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Ogden, T.H. (1996). The Perverse Subject of Analysis. J. Amer. Psychoanal. Assn., 44:1121-1146.

(1996). Journal of the American Psychoanalytic Association, 44:1121-1146

The Perverse Subject of Analysis

Thomas H. Ogden

In this paper I suggest that the analysis of perversion necessarily involves the elaboration and analysis of a perverse transference-countertransference. Both analyst and analysand contribute to and participate in the perverse transference-countertransference which intersubjective construction is powerfully shaped by the perverse structure of the patient's unconscious internal object world. In the fragment of an analysis that is presented, I illustrate the way in which the analyst makes use of his experience in (of) the transference-countertransference in gaining understanding of the perverse scenario that the patient is utilizing as a form of psychic organization, defense, communication, and object relatedness. I discuss the analyst's use of his own unobtrusive, mundane thoughts, feelings, fantasies, ruminations, sensations, and so on, in the service of understanding the perverse transference-countertransference, which understanding is utilized in the formulation of transference interpretations.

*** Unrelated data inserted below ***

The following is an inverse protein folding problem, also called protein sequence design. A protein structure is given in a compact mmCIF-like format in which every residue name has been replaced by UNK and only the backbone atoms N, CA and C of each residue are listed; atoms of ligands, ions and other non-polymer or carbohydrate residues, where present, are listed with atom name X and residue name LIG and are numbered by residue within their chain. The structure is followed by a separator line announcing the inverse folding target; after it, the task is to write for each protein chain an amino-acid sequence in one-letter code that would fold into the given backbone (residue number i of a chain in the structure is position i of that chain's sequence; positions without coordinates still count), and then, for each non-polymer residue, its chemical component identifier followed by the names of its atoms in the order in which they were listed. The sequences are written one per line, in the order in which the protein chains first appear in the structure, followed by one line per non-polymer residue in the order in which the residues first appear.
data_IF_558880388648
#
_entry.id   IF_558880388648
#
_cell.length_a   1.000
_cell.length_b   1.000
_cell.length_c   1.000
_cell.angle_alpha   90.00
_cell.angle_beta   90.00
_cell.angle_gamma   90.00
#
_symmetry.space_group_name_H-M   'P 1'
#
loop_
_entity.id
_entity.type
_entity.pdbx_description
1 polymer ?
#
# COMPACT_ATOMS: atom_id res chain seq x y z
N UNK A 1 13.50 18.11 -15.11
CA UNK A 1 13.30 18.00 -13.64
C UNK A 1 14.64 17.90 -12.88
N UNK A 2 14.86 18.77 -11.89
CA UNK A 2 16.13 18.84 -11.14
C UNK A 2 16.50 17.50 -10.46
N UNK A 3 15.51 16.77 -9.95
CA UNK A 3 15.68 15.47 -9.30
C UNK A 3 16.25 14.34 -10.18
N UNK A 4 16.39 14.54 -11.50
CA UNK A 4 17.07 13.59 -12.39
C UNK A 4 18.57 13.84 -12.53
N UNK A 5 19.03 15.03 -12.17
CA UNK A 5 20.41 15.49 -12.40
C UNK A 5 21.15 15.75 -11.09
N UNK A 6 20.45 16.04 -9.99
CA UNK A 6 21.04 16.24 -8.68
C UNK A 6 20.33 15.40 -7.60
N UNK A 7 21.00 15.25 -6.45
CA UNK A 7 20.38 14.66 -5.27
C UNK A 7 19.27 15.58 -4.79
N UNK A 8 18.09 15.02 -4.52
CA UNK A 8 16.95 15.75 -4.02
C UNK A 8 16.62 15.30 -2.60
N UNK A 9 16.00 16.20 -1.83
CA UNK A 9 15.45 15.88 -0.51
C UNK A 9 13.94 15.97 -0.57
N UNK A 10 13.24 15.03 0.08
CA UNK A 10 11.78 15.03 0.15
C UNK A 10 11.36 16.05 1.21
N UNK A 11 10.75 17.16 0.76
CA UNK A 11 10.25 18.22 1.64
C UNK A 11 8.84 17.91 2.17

The perversity of the transference-countertransference is viewed as deriving from the patient's defensive use of particular forms of sexualization as a way of protecting himself or herself against the experience of psychological deadness. Compulsive erotization is understood as representing a method of creating an illusory sense of vitality. The subversion of the recognition of the experience of psychological deadness is achieved in part through compulsively enlisting others in the enactment of exciting, erotized, and often dangerous substitutes for the experience of being alive.

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